So, let me get this straight. Re/code has “focused on the business of tech”, but Walt Mossberg is “not responsible for business coverage of technology companies”.

How does that work again, exactly?

Seriously. I get that Re/code is bigger than Walt Mossberg, but he is definitely one of the main draws for the audience. I’d be willing to bet that many people, probably even most people, go to Re/code to read his reviews and then stay for the rest. I know because I am one of those people. Which makes all of this rather important. How is his work on the site any different than what The Verge does? Are they seriously expecting us to believe all of a sudden that Re/code is just a business site that just happens to feature one of the most popular and respected product reviewers on the Internet?

Just once, I’d like to see a company being acquired treat their customers — in this case, their readers — with respect, and state upfront that they did it mostly because the money was too good to turn down, and that they have no clue how things are going to work out moving forward but they’re hoping for the best. That wouldn’t be very encouraging, but at least it wouldn’t be an insult to our intelligence, either.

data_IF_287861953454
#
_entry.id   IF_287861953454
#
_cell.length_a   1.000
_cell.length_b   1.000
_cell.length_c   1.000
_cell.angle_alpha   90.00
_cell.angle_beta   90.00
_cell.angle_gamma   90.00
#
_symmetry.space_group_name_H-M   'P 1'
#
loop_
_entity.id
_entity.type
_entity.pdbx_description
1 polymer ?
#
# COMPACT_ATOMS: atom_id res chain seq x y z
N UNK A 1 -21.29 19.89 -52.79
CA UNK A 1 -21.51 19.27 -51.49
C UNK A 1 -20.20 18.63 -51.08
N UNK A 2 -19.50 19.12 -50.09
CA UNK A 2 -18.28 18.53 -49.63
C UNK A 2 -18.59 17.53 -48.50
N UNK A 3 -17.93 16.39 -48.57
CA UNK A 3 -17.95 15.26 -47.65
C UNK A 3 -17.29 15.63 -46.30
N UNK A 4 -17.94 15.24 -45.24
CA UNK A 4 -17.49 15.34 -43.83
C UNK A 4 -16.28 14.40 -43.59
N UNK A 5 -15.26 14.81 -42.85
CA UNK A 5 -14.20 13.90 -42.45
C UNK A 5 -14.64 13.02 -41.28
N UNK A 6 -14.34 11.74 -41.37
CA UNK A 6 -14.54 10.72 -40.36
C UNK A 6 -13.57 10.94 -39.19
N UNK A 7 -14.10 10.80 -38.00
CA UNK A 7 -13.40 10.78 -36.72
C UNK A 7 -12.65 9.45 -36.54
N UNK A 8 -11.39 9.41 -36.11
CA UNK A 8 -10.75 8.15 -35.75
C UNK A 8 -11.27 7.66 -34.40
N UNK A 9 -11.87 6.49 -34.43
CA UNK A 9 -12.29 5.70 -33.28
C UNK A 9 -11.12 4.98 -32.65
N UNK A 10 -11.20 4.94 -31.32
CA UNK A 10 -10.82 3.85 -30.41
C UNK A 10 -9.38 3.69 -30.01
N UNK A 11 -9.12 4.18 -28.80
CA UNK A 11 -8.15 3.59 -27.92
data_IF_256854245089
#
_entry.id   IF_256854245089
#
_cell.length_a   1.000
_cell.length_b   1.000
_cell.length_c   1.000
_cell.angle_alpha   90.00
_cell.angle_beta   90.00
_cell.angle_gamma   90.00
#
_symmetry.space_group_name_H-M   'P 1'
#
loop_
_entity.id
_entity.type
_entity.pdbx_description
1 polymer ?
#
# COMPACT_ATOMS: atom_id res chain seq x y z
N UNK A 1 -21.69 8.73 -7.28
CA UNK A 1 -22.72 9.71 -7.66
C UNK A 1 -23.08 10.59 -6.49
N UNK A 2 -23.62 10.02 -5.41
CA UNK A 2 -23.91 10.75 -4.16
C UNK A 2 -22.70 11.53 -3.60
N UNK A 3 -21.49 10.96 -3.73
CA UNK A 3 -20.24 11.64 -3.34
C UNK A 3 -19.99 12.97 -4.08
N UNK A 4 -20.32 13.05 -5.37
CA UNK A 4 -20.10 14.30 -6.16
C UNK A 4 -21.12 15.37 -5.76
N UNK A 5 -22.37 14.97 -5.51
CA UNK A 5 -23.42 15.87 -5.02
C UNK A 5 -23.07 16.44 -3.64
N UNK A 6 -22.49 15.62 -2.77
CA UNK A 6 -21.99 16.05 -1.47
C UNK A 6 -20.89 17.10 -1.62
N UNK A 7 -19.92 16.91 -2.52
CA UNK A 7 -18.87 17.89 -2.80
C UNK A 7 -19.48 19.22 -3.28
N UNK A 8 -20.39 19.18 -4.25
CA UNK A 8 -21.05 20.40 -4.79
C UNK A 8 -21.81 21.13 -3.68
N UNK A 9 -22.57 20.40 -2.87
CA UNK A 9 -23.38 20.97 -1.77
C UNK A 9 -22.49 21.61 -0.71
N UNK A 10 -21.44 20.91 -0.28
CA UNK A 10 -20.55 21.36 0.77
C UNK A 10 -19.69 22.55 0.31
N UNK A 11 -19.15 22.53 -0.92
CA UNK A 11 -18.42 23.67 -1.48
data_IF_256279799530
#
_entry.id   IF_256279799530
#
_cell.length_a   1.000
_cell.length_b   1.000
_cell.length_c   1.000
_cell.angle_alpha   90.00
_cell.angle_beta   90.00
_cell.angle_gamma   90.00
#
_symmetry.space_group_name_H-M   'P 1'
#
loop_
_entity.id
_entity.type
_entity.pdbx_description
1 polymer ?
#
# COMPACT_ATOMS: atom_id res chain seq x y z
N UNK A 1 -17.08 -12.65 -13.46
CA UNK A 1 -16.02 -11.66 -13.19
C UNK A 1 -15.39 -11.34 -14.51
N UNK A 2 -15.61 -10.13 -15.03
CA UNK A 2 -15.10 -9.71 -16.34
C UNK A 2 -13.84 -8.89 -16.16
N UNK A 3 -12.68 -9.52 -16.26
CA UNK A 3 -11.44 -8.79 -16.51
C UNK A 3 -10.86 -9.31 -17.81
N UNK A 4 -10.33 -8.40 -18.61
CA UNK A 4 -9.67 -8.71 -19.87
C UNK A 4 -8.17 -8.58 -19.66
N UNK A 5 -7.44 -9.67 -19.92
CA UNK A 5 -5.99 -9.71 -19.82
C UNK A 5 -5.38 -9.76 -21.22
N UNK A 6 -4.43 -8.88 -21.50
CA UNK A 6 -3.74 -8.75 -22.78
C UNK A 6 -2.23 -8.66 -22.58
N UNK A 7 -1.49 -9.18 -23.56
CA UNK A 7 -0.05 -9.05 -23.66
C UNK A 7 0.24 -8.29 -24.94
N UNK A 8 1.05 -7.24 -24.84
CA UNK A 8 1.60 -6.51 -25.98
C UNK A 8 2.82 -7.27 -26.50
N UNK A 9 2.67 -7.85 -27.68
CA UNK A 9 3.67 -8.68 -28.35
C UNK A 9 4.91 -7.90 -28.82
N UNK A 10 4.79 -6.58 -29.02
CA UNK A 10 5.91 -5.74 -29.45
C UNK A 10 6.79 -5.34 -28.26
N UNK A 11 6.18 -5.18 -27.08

Having said all that, I really do hope things work out well for everyone involved, because Re/code is one of my favorite sites, and I have nothing but admiration for the work they do.

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Is Amazon Prime actually an EcoCrime? →

May 27, 2015 |

Om Malik:

Yesterday I received a package from Amazon Prime. It had two small items inside: a Gorilla Pod , and a pair of eco-friendly water filters for Soma Water Carafe. There was nothing unique about these items—they were puny in size and yet they arrived in a giant box bursting with air-filled packaging material. And I looked at that box with absolute and complete disgust, wondering, Is Amazon Prime actually an EcoCrime? Others on Twitter agreed with that take, which only reaffirmed my guilt for using Prime—for being an unwitting enabler of waste.

He makes a great point. Any packaging excess, even if it’s only for small items, becomes a huge problem when a company ships at the volume Amazon does. That’s why, for years now, Apple has been putting so much thought into reducing packaging for their products as much as possible.1

For what it’s worth though, I haven’t seen the same issue here in Spain with Amazon Premium — our version of Amazon Prime, which is identical except it doesn’t come with Amazon Instant Video. In fact, I have had the exact opposite thought a couple of times when receiving an order from Amazon Spain in the past. They really do use super efficient packaging over here, so I wonder what else is different in how the company operates across different countries.


  1. Well, that and the massive economic savings that come with it: you save on the materials for the packaging, you can ship more devices per plane so you also save fuel, and you save quite a bit of storage space for inventory. So there are plenty of selfish reasons to do the right thing here, apart from environmentalism.